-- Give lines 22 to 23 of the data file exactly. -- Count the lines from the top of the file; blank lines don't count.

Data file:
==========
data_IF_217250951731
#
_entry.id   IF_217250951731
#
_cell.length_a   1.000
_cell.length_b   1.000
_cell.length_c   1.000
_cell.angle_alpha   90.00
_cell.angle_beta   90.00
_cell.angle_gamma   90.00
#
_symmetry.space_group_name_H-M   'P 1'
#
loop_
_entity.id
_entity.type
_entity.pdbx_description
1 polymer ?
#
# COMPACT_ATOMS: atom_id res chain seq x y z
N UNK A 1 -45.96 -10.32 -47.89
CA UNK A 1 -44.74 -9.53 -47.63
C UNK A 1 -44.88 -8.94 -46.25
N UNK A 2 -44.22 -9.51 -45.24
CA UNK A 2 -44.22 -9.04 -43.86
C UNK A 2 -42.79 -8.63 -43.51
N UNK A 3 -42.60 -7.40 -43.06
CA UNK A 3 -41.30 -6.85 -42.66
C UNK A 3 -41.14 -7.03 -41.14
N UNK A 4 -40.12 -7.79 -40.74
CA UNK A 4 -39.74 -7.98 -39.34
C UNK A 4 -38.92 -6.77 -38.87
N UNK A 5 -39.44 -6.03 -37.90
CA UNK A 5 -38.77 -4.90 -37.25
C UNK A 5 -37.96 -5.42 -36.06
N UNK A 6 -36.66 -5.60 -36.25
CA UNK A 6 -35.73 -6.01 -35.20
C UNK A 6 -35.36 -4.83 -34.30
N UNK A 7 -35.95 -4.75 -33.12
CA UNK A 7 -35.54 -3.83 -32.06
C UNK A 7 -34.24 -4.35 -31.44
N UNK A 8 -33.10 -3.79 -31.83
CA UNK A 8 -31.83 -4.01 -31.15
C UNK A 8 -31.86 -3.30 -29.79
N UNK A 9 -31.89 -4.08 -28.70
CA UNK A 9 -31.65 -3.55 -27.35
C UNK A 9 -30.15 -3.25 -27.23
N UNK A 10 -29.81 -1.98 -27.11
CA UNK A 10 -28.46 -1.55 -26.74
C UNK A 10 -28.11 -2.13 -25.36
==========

CA UNK A 1 -44.74 -9.53 -47.63
C UNK A 1 -44.88 -8.94 -46.25